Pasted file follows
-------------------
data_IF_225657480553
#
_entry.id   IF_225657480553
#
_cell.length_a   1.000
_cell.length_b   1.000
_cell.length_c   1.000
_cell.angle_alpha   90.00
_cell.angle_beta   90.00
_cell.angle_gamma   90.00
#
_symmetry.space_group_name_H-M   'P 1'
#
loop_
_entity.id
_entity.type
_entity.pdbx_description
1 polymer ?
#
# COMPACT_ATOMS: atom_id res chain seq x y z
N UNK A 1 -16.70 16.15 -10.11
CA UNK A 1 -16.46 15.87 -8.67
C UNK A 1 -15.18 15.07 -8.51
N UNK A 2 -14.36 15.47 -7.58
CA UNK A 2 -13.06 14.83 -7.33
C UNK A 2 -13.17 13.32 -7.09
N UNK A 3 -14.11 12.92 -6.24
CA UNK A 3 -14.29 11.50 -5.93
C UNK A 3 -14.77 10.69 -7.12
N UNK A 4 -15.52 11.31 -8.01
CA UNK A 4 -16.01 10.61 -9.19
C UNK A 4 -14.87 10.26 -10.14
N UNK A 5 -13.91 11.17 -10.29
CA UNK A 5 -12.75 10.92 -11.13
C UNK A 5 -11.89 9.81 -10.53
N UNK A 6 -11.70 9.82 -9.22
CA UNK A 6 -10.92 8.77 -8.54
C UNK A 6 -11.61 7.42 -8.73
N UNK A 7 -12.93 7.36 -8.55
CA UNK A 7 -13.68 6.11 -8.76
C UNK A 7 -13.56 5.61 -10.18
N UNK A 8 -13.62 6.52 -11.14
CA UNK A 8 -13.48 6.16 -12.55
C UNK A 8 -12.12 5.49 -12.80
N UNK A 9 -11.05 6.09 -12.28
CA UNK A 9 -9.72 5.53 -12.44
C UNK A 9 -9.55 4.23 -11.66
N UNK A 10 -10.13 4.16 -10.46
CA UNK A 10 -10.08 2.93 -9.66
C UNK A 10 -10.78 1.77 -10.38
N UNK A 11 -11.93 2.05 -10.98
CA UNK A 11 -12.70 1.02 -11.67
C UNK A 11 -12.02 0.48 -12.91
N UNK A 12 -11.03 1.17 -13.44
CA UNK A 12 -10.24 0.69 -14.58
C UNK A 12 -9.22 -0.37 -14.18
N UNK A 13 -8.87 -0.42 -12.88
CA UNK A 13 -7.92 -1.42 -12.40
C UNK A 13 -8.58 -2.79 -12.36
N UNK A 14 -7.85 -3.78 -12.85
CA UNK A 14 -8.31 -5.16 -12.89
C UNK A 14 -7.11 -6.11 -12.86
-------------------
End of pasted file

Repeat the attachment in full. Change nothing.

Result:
data_IF_225657480553
#
_entry.id   IF_225657480553
#
_cell.length_a   1.000
_cell.length_b   1.000
_cell.length_c   1.000
_cell.angle_alpha   90.00
_cell.angle_beta   90.00
_cell.angle_gamma   90.00
#
_symmetry.space_group_name_H-M   'P 1'
#
loop_
_entity.id
_entity.type
_entity.pdbx_description
1 polymer ?
#
# COMPACT_ATOMS: atom_id res chain seq x y z
N UNK A 1 -16.70 16.15 -10.11
CA UNK A 1 -16.46 15.87 -8.67
C UNK A 1 -15.18 15.07 -8.51
N UNK A 2 -14.36 15.47 -7.58
CA UNK A 2 -13.06 14.83 -7.33
C UNK A 2 -13.17 13.32 -7.09
N UNK A 3 -14.11 12.92 -6.24
CA UNK A 3 -14.29 11.50 -5.93
C UNK A 3 -14.77 10.69 -7.12
N UNK A 4 -15.52 11.31 -8.01
CA UNK A 4 -16.01 10.61 -9.19
C UNK A 4 -14.87 10.26 -10.14
N UNK A 5 -13.91 11.17 -10.29
CA UNK A 5 -12.75 10.92 -11.13
C UNK A 5 -11.89 9.81 -10.53
N UNK A 6 -11.70 9.82 -9.22
CA UNK A 6 -10.92 8.77 -8.54
C UNK A 6 -11.61 7.42 -8.73
N UNK A 7 -12.93 7.36 -8.55
CA UNK A 7 -13.68 6.11 -8.76
C UNK A 7 -13.56 5.61 -10.18
N UNK A 8 -13.62 6.52 -11.14
CA UNK A 8 -13.48 6.16 -12.55
C UNK A 8 -12.12 5.49 -12.80
N UNK A 9 -11.05 6.09 -12.28
CA UNK A 9 -9.72 5.53 -12.44
C UNK A 9 -9.55 4.23 -11.66
N UNK A 10 -10.13 4.16 -10.46
CA UNK A 10 -10.08 2.93 -9.66
C UNK A 10 -10.78 1.77 -10.38
N UNK A 11 -11.93 2.05 -10.98
CA UNK A 11 -12.70 1.02 -11.67
C UNK A 11 -12.02 0.48 -12.91
N UNK A 12 -11.03 1.17 -13.44
CA UNK A 12 -10.24 0.69 -14.58
C UNK A 12 -9.22 -0.37 -14.18
N UNK A 13 -8.87 -0.42 -12.88
CA UNK A 13 -7.92 -1.42 -12.40
C UNK A 13 -8.58 -2.79 -12.36
N UNK A 14 -7.85 -3.78 -12.85
CA UNK A 14 -8.31 -5.16 -12.89
C UNK A 14 -7.11 -6.11 -12.86